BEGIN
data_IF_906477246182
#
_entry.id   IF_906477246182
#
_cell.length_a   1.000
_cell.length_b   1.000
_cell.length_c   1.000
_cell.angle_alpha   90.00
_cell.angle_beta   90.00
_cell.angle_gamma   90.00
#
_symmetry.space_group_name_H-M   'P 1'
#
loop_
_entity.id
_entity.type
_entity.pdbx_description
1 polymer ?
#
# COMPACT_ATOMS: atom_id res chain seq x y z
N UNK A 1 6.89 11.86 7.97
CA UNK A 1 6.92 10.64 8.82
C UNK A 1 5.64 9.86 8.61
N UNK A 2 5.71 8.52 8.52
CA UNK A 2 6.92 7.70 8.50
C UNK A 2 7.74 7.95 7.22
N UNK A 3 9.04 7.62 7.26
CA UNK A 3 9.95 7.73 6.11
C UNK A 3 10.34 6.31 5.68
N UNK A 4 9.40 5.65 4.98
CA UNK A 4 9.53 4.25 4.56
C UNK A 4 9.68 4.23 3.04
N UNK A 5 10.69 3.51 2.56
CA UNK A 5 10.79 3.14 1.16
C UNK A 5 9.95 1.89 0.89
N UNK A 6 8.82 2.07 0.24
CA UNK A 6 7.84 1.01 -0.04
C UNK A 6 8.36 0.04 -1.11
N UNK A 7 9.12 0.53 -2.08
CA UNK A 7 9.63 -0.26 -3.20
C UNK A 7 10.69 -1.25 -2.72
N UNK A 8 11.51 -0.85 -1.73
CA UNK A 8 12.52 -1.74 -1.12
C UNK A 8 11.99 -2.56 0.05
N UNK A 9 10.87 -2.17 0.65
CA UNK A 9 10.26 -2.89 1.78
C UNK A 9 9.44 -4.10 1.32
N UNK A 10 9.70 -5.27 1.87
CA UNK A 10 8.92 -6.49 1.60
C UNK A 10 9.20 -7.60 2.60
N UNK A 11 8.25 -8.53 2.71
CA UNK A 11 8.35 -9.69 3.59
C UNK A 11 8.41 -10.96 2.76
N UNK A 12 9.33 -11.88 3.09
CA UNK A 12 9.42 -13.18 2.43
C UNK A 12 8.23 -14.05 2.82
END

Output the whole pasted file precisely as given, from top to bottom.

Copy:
data_IF_906477246182
#
_entry.id   IF_906477246182
#
_cell.length_a   1.000
_cell.length_b   1.000
_cell.length_c   1.000
_cell.angle_alpha   90.00
_cell.angle_beta   90.00
_cell.angle_gamma   90.00
#
_symmetry.space_group_name_H-M   'P 1'
#
loop_
_entity.id
_entity.type
_entity.pdbx_description
1 polymer ?
#
# COMPACT_ATOMS: atom_id res chain seq x y z
N UNK A 1 6.89 11.86 7.97
CA UNK A 1 6.92 10.64 8.82
C UNK A 1 5.64 9.86 8.61
N UNK A 2 5.71 8.52 8.52
CA UNK A 2 6.92 7.70 8.50
C UNK A 2 7.74 7.95 7.22
N UNK A 3 9.04 7.62 7.26
CA UNK A 3 9.95 7.73 6.11
C UNK A 3 10.34 6.31 5.68
N UNK A 4 9.40 5.65 4.98
CA UNK A 4 9.53 4.25 4.56
C UNK A 4 9.68 4.23 3.04
N UNK A 5 10.69 3.51 2.56
CA UNK A 5 10.79 3.14 1.16
C UNK A 5 9.95 1.89 0.89
N UNK A 6 8.82 2.07 0.24
CA UNK A 6 7.84 1.01 -0.04
C UNK A 6 8.36 0.04 -1.11
N UNK A 7 9.12 0.53 -2.08
CA UNK A 7 9.63 -0.26 -3.20
C UNK A 7 10.69 -1.25 -2.72
N UNK A 8 11.51 -0.85 -1.73
CA UNK A 8 12.52 -1.74 -1.12
C UNK A 8 11.99 -2.56 0.05
N UNK A 9 10.87 -2.17 0.65
CA UNK A 9 10.26 -2.89 1.78
C UNK A 9 9.44 -4.10 1.32
N UNK A 10 9.70 -5.27 1.87
CA UNK A 10 8.92 -6.49 1.60
C UNK A 10 9.20 -7.60 2.60
N UNK A 11 8.25 -8.53 2.71
CA UNK A 11 8.35 -9.69 3.59
C UNK A 11 8.41 -10.96 2.76
N UNK A 12 9.33 -11.88 3.09
CA UNK A 12 9.42 -13.18 2.43
C UNK A 12 8.23 -14.05 2.82